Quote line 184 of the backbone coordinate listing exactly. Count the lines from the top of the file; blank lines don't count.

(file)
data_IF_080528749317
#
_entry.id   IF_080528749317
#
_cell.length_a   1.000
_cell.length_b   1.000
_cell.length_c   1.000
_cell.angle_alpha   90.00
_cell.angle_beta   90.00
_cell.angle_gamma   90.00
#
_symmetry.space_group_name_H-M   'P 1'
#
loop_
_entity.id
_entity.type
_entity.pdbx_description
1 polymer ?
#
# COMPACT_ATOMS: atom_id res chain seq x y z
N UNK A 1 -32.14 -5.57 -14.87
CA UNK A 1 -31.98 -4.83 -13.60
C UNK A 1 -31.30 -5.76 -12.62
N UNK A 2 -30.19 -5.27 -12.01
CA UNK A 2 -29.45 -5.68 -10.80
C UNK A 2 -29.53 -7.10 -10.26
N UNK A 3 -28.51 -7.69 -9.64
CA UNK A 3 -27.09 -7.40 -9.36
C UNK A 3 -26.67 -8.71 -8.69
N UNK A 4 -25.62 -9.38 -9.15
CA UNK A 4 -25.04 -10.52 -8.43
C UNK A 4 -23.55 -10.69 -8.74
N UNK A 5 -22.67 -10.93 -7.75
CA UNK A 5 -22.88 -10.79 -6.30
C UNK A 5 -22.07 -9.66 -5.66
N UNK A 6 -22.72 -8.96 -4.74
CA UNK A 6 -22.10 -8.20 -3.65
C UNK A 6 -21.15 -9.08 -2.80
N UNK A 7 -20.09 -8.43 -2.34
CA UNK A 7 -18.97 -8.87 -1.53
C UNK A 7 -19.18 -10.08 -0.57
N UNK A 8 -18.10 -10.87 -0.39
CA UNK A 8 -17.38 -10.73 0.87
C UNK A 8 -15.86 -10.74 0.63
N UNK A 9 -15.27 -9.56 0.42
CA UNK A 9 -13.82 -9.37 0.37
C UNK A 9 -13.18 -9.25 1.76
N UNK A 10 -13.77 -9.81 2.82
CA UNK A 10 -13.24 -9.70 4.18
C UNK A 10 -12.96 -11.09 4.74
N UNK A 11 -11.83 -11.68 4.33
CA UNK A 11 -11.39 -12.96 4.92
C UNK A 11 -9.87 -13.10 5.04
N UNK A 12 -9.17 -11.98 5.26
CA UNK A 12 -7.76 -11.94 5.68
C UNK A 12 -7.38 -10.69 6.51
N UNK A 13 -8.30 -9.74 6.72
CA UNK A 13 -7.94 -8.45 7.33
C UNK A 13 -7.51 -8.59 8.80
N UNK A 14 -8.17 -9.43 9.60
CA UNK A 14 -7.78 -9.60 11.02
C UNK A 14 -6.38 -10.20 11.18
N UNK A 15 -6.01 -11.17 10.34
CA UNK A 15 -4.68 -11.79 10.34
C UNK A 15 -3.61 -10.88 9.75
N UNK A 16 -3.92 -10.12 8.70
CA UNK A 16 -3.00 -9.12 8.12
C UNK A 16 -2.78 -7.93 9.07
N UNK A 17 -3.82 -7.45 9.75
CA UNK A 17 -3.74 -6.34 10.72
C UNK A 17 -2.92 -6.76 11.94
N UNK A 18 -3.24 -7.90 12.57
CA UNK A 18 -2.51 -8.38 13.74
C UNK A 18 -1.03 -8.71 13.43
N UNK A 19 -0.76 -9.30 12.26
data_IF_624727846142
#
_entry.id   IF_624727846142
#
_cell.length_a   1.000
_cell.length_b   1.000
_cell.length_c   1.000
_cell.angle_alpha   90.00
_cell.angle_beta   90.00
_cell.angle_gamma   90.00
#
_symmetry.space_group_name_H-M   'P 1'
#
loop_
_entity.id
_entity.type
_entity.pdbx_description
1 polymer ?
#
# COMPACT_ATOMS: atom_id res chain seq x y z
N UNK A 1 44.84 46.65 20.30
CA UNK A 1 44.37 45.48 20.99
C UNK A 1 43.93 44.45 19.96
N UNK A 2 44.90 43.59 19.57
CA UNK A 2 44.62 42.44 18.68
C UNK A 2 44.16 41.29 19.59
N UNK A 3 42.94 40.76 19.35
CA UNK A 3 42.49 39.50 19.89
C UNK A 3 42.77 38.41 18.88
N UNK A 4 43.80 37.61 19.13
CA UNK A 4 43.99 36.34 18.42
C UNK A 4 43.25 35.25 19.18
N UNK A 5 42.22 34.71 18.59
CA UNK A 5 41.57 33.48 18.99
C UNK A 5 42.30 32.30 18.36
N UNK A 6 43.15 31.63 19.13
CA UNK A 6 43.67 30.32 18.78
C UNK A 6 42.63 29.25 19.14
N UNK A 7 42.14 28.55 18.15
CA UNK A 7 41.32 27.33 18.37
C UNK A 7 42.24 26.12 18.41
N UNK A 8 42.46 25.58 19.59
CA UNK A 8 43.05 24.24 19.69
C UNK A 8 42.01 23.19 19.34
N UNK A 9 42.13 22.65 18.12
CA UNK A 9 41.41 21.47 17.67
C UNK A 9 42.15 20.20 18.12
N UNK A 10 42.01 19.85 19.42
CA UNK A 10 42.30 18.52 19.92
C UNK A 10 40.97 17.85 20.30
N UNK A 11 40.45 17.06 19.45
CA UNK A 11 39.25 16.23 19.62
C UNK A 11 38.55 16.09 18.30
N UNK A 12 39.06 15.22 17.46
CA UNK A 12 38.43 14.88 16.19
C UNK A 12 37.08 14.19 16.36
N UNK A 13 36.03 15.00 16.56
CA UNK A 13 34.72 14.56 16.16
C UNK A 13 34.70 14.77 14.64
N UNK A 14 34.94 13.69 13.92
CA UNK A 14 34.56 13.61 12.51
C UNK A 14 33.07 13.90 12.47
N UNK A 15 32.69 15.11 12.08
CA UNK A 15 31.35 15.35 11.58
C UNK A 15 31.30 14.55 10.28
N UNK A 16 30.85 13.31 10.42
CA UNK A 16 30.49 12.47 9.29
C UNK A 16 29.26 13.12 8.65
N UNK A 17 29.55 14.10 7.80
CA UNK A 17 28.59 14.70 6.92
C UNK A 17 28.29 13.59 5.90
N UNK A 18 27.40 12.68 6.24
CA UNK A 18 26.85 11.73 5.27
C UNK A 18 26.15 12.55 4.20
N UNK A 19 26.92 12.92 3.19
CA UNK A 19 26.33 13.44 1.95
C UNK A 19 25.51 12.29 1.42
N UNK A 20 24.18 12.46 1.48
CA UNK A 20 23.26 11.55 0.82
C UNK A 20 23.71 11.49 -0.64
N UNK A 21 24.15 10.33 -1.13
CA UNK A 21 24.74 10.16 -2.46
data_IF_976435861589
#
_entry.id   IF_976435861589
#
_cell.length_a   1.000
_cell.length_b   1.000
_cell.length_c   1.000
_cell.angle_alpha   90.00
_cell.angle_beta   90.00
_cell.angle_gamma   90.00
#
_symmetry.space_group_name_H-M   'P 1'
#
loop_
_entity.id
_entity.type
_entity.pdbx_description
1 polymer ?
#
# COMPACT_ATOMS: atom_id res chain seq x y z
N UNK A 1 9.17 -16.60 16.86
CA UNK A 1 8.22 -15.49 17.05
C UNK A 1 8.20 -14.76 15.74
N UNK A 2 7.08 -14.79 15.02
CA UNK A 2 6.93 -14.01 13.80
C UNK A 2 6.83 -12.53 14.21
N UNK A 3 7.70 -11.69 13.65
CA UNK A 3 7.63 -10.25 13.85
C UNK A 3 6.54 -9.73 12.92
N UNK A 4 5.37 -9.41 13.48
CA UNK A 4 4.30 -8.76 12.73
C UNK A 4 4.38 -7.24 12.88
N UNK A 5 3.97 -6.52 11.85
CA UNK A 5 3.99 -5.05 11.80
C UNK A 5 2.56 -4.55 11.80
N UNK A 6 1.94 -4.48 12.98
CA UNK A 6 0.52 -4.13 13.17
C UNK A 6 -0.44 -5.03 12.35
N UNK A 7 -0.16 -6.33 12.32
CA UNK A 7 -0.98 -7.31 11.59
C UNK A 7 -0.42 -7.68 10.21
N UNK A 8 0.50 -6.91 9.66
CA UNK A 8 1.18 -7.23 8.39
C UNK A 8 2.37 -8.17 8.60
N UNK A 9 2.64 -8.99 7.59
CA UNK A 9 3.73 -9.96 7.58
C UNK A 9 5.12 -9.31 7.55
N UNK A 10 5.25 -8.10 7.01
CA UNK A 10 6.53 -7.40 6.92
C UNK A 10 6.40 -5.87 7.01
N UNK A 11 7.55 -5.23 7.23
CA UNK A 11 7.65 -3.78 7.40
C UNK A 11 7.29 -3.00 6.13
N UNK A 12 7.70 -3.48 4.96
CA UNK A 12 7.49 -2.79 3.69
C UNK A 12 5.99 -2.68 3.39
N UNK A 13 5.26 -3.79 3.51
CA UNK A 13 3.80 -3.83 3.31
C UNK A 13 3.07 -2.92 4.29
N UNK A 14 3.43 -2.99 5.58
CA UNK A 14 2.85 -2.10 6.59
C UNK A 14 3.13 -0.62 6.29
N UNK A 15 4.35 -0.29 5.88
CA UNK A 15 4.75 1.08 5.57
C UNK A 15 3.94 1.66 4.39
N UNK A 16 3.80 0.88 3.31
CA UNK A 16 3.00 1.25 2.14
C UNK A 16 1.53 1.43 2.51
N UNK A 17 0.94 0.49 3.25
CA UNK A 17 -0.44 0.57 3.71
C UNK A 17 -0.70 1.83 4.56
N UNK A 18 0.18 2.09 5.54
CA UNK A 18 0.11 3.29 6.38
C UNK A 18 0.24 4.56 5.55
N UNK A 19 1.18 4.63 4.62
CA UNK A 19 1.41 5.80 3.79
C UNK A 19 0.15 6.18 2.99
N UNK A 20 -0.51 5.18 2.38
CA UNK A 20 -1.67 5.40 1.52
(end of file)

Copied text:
N UNK A 3 7.70 -11.69 13.65